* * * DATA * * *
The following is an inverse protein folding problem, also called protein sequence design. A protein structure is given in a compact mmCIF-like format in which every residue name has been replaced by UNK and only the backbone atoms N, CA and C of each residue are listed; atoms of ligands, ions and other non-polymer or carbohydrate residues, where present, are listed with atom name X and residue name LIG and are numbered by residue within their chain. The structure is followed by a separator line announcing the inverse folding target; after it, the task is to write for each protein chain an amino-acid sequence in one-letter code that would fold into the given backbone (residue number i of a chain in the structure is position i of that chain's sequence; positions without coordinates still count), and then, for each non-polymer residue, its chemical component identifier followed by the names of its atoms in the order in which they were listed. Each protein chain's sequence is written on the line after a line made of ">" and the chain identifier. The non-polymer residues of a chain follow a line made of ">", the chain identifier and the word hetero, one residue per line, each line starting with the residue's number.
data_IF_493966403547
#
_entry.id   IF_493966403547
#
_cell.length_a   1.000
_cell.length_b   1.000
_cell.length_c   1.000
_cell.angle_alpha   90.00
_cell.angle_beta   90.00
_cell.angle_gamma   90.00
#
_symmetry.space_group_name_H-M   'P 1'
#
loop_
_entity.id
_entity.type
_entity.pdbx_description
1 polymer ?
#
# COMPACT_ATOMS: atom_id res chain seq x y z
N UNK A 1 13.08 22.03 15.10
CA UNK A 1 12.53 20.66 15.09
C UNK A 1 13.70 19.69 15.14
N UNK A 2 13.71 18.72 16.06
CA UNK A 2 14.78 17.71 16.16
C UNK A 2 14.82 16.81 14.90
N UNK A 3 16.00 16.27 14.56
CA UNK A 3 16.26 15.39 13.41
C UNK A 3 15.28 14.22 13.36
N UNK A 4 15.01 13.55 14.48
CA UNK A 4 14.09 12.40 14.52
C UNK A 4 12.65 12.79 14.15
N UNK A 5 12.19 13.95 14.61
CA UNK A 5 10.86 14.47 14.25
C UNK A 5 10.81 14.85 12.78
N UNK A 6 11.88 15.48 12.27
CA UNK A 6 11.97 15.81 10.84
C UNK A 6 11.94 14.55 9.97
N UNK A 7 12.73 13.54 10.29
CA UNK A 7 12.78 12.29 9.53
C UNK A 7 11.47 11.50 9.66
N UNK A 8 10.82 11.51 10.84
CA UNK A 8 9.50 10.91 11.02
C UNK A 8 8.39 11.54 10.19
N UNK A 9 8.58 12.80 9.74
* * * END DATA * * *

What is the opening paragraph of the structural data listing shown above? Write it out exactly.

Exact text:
The following is an inverse protein folding problem, also called protein sequence design. A protein structure is given in a compact mmCIF-like format in which every residue name has been replaced by UNK and only the backbone atoms N, CA and C of each residue are listed; atoms of ligands, ions and other non-polymer or carbohydrate residues, where present, are listed with atom name X and residue name LIG and are numbered by residue within their chain. The structure is followed by a separator line announcing the inverse folding target; after it, the task is to write for each protein chain an amino-acid sequence in one-letter code that would fold into the given backbone (residue number i of a chain in the structure is position i of that chain's sequence; positions without coordinates still count), and then, for each non-polymer residue, its chemical component identifier followed by the names of its atoms in the order in which they were listed. Each protein chain's sequence is written on the line after a line made of ">" and the chain identifier. The non-polymer residues of a chain follow a line made of ">", the chain identifier and the word hetero, one residue per line, each line starting with the residue's number.